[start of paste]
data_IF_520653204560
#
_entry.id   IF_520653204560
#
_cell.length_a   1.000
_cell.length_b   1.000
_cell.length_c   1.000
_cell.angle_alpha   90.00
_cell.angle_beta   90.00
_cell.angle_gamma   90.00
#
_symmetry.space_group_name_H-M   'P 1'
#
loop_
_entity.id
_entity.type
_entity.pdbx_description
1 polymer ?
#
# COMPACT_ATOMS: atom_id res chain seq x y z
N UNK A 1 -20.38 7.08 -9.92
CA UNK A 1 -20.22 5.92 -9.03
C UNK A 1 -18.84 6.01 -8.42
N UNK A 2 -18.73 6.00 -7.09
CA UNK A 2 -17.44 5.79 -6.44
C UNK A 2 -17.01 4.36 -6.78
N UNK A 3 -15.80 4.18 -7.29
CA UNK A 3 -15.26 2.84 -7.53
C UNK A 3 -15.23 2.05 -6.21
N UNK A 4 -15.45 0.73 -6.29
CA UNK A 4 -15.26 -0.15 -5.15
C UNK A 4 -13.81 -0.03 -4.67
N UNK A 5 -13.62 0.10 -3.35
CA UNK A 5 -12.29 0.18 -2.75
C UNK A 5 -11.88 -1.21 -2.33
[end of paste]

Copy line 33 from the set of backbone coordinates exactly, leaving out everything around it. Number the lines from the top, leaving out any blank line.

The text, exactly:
N UNK A 5 -13.62 0.10 -3.35